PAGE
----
At 45 years old, I'm no spring chicken. But neither am I ready to hang up my ambitions and start planning for retirement. I'm an entrepreneur. I was born and bred in London and I'm married with a three-year-old tornado called Benjamin. Being an entrepreneur, I wanted to work flexibly so that I could pursue other projects, and make a better life for my family. And, thanks to Uber, I'm doing just that. It's a great example of the upward mobility that our country strives to facilitate. But when I heard that TfL wouldn't be renewing Uber's operating license, I realised that a question mark hung over my aspirations and those of more than 40,000 other Uber drivers in London.
About two and half years ago, just after the birth of our son, I decided that I needed to put more money on the table. With nappies to buy and baby milk costing £10 per box, the money I was making from my websites just wasn't cutting it. So after sending out nine job applications and getting nine rejections I was forced to think outside the box. A friend had mentioned a service called Uber some months before, but I dismissed it as a passing fad. However, when my wife mentioned it at the kitchen table one evening over dinner, I decided to investigate. Here was a vocation that would allow me to meet people (which I love doing) whilst driving around the poshest parts of London in a nice car (I had a Mercedes in mind. Shallow, I know). 'And while I'm doing that' I thought, 'I could be working on my plan for financial independence and a better life for my family!'. Suddenly Uber seemed like the only way to go.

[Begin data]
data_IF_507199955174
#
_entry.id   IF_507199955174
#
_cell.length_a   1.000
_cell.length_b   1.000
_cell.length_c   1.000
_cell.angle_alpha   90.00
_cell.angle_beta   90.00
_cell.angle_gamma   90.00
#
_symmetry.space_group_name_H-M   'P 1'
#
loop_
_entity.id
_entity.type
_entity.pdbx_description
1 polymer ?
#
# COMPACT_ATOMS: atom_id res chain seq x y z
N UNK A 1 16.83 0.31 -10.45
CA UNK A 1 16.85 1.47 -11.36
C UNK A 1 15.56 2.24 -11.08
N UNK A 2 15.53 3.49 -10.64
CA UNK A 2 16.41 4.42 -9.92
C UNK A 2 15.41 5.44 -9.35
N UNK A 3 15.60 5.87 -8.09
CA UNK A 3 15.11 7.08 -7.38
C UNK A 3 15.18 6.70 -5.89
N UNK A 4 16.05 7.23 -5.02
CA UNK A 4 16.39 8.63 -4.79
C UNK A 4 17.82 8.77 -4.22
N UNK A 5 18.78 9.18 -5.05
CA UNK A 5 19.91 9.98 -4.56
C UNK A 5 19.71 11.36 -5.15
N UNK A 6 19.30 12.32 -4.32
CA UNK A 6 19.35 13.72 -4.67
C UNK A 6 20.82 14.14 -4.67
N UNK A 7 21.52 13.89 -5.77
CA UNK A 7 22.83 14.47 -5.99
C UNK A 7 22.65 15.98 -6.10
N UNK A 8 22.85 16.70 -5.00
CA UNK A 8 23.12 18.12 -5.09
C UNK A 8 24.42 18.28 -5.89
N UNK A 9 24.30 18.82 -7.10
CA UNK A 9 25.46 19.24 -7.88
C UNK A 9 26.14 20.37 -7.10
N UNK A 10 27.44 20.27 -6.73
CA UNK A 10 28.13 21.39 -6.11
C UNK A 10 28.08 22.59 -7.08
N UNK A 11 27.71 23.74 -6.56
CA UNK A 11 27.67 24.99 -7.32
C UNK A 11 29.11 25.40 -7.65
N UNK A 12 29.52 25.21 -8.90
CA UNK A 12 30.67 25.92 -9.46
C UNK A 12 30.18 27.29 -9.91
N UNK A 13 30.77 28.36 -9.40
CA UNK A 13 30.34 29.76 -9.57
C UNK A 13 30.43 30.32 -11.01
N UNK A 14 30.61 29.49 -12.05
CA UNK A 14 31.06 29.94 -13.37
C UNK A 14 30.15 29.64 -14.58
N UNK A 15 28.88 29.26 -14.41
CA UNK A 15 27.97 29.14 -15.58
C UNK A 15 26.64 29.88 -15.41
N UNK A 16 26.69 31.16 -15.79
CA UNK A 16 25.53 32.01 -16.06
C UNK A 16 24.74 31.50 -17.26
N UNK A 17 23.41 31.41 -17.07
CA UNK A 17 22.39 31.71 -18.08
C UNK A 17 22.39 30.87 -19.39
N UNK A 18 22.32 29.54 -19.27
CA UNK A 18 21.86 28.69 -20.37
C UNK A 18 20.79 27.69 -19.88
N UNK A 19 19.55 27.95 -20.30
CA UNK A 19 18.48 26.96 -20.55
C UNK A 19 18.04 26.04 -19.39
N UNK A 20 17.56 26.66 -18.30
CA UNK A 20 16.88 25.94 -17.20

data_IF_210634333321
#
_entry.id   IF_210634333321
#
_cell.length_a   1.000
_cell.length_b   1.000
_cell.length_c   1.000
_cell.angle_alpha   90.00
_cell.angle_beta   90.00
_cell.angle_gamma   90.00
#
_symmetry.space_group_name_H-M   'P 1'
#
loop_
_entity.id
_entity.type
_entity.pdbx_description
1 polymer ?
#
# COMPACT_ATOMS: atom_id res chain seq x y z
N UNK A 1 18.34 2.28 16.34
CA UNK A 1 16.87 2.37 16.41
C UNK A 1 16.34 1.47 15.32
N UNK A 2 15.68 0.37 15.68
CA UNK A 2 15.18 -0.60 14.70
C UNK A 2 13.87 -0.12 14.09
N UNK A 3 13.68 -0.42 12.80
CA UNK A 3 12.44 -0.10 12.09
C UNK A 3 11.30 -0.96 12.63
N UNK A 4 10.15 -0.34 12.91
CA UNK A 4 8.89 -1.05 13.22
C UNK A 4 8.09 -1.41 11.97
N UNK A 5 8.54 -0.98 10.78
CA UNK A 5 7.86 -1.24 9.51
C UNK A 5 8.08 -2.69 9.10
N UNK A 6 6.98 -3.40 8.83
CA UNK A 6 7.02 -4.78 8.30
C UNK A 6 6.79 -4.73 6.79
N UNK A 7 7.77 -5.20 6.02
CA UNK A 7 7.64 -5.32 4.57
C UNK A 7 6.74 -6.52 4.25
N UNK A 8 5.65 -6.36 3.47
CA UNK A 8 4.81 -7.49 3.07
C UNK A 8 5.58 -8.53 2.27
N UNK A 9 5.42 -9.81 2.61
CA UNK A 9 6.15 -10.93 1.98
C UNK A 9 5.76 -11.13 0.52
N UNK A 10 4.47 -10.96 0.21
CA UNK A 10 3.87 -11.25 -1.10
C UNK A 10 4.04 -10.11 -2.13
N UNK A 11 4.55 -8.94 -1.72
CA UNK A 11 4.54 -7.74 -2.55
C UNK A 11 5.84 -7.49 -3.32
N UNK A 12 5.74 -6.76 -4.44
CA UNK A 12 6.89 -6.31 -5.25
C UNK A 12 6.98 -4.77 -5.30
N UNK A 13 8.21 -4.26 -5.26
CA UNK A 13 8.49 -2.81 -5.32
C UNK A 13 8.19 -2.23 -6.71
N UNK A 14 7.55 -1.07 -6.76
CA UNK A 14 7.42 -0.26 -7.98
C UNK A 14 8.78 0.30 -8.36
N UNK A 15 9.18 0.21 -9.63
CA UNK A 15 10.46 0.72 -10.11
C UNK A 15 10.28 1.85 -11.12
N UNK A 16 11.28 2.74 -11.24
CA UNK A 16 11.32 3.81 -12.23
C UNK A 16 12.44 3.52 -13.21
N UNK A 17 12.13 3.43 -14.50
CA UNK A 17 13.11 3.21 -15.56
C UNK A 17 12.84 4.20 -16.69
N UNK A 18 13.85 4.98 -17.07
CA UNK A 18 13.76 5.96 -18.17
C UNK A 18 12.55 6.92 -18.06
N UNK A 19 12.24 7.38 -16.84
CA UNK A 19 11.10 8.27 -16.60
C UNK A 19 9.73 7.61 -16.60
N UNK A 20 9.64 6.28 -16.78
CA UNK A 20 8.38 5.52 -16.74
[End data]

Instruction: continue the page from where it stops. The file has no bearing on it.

And so began the application process. I decided to go to a forum to find out what I had to do but was careful to guard my attitude against the negativity that you so often find on sites like those - people complaining that it took too long to process applications; stories of passengers throwing up in cars etc. I was lucky. It took four weeks to complete my application and get my PCO (the license which certifies that you know how to drive, don't have a criminal record and aren't likely to have a heart attack behind the wheel.) So, with my car almost ready to be delivered and licenses in place I was ready to hit the road.
Nothing can prepare the new Uber driver for what it's like on the road, because every day is different. I once picked up a lovely couple in South London who were on their way to hospital. It was only when I heard her panting in the back that I realised she was going into labour. On another occasion I met one of the senior executives of Netflix who waxed lyrical about the upcoming drama The Crown. And on another day a request came through to pick up a guy called King Kong. He was enormous and made my car lean to one side.
And I guess that's what I love most about the job; the variety and the flexibility. I have had conversations that have been so good neither I or the passenger wanted the trip to end, and sometimes I've just had smooth journeys that the passenger has really appreciated. But with every vocation, there are downsides. While I never thought it would happen to me, I have had a passenger throw up in my car. I spent three days teasing carrots from the window seal, after a young man vomited one New Years Eve. And there are the low rated passengers who's attitude is less than perfect. But on the whole I've had nice people.
And that's my story so far. I guess the question is, where do I go from here? We all hope that the issues mentioned will be resolved and that Uber and TfL can come to an agreement. Well I love to write so maybe I'll write a book about how to be a Five Star Driver.